Setbacks make us stronger, right?
Abso-fucking-lutely they do.
From my journeys to hell, heaven, and back to Earth, I've seen myself burnt down to a Crisp and then regenerated to a human being again. I've seen days and days of complete agony and despair, wishing I would just die ... begging God to kill me ... and angrily screaming out to Her to end my journey, and fast ... I couldn't take it anymore. Something was very wrong in my mind and I just couldn't believe I had been given such a shit for a brain. It was fucking hell.
Then, I came back to life. My brain felt okay. I had motivation. I experienced pleasure. I felt as if my life had meaning again ... more than ever. And all of the hardship made me a stronger human being, someone who has weathered the worst of storms, I mean THE WORST, like category five hurricane "worst" ... I became a mid-thirties woman with some grit and, for some reason, surviving a terrible experience made me realize very quickly that I had to continue on this mission ... I had to do what I was put on this earth to do ... help others through this podcast. I just knew in my core that I was meant to do this (my dad actually came up with the idea). And when I recovered from my hellish depressions, I felt this renewed appreciation for life, insights about everything came flowing in. I felt connected to the Divine. My senses were heightened, all of the wonders of the world cascaded beautifully into my sensory experience. And I just picked up where I left off the last time that I felt good.
I kept walking the path.
... but with a ferocious tenacity that I hadn't seen in myself before.
... If I was going to go through hell, I was going to come back to Earth to tell people about it, to use my experience for the greater good and, at the very least, share my story ... because if I don't, my pain will all be for nothing. I also found that the more I shared my story and worked on my mission, the more I healed myself. The freer I became.
This is "fueling".
You have a mission in life (a flame in your soul) and you feel as though you must complete it in order to be whole. Sometimes, the flame grows dim and almost gets extinguished, reduced to mere embers. But then a near death experience happens, or an existential crisis, a death in the family, divorce, something that shakes you to your core, and almost crushes you ...
But it doesn't.
You somehow get through the painful experience, and when you get back up on your feet, you rediscover your flame, your mission. You all of a sudden have a burning desire, more than ever, to get going and do this thing, finally. It is like that cliche that "life is short." It's a cliche for a reason. You have seen the worst, you almost lost your soul or your life, you might as well live life to the fullest starting now, live it on your terms, and go after your dreams ... hard. You have been pushed to the brink of insanity and then you muscled through it, you just can't go back to the old status quo. You have seen too much, you are too inspired, you see the greater picture now. You have a duty. And if the painful experience involved someone doing harm to you, you channel this experience to help others heal from similar experiences or use your anger about it to catalyze change in society.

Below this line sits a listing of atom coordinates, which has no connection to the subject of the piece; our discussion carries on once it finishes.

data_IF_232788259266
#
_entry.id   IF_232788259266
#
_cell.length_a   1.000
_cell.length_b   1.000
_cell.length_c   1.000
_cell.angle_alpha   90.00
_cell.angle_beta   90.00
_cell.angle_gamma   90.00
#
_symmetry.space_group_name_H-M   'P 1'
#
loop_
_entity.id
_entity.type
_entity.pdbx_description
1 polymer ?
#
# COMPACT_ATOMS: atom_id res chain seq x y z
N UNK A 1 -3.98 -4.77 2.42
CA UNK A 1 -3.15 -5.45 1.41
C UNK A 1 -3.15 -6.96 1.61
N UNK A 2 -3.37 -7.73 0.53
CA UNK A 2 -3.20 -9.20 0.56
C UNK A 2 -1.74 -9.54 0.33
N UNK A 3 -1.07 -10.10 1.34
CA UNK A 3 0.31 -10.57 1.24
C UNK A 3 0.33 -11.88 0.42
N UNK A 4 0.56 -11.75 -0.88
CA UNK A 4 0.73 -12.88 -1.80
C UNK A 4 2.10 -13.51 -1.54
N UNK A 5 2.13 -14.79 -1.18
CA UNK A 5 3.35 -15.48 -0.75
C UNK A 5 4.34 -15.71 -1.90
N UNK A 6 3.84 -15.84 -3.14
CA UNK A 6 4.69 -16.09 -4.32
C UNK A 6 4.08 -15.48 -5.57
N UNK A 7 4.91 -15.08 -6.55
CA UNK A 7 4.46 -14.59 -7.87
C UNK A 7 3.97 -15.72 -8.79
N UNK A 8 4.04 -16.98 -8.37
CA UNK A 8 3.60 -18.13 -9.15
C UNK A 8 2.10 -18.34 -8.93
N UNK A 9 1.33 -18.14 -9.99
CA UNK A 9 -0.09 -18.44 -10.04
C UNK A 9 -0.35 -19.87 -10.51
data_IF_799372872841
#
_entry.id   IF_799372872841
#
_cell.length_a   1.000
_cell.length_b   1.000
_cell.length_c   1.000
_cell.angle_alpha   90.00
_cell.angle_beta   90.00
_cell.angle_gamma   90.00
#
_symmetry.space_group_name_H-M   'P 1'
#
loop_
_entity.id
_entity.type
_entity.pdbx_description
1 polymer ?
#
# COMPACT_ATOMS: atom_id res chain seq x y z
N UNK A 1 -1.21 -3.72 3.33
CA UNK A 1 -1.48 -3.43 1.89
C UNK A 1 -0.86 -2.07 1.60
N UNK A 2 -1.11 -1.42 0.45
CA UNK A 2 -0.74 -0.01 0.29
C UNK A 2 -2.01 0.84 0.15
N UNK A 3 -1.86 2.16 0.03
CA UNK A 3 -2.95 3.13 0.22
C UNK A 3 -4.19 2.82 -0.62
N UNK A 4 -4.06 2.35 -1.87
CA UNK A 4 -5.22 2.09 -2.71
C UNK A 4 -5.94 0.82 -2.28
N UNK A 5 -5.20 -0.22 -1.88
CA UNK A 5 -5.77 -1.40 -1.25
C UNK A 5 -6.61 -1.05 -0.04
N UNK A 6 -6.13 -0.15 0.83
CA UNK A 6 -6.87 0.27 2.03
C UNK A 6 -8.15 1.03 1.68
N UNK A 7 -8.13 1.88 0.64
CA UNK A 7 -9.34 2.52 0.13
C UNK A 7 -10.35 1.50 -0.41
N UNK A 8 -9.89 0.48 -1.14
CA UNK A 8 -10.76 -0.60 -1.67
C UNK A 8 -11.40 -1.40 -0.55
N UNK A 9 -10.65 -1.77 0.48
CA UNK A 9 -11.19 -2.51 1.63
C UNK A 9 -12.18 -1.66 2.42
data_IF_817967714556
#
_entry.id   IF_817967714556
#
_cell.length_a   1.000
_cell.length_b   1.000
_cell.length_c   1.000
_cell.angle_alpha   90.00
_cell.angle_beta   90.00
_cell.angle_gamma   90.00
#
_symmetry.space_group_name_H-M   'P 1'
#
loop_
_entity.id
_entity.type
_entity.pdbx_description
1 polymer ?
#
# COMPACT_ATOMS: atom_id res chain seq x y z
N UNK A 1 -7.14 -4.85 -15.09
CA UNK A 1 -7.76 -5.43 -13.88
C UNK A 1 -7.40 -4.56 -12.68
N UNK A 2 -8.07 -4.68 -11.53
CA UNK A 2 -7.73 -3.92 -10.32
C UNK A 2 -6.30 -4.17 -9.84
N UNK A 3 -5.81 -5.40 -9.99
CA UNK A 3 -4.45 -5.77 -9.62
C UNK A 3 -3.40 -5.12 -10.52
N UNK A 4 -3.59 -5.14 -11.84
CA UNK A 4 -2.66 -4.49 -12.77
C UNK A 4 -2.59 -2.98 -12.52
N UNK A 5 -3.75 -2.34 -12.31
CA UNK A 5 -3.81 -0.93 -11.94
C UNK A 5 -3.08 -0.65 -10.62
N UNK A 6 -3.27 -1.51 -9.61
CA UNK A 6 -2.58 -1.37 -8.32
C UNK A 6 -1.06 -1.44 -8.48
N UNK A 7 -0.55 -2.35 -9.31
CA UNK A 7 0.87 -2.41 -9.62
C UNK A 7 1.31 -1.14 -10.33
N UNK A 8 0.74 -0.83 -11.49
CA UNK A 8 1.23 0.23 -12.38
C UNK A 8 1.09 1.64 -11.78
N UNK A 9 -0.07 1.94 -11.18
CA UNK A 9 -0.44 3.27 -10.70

I felt angry and confused about my lot in life, but as I accepted more and more ... well ... my lot in life, I was totally forced to make the best of the situation, for example, I gained a lot of wisdom, empathy, and introspection that helped with my creative endeavors, all because of the the down times. Even my counselor and psychiatrist said I was the most emotionally intelligent client they had ever had. This confirmed that I may have had some gifts to share and that maybe I had a special mission that I was chosen for. Out of pure survival instinct, I had to believe that my life mattered. I needed to give my life meaning, or else I couldn't go on.
I think these painful experiences are like putting immense pressure on our souls, causing them to transform into beautiful, stronger beings of light ... just like diamonds. Without this pressure, this fuel, a catalyst of some sort, we would remain soft, dim, limp ... scared. We literally couldn't continue on our mission, we couldn't face the strong winds and flying debris ahead because we haven't been conditioned for it. We would just perish right on the spot. It's some sort of slingshot effect too, I think: you are being held back, restrained, and then finally released, and you propel out into the universe faster than you ever would have if you had not been held back or down. I can tell you that.
So, this has got to be a universal law of some sort that applies to all humans.
Because we endured the heat, pressure, winds, floods, droughts, and most of all, darkness, we learned a shit ton, we gained wisdom, survival skills, we became physically and mentally stronger. For when the crap subsides, it becomes so much easier to walk our path. We can go faster, we can go longer, we can stand taller, with more wisdom, all in confidence that there are great things in store for us.
We can do it all and not be afraid anymore.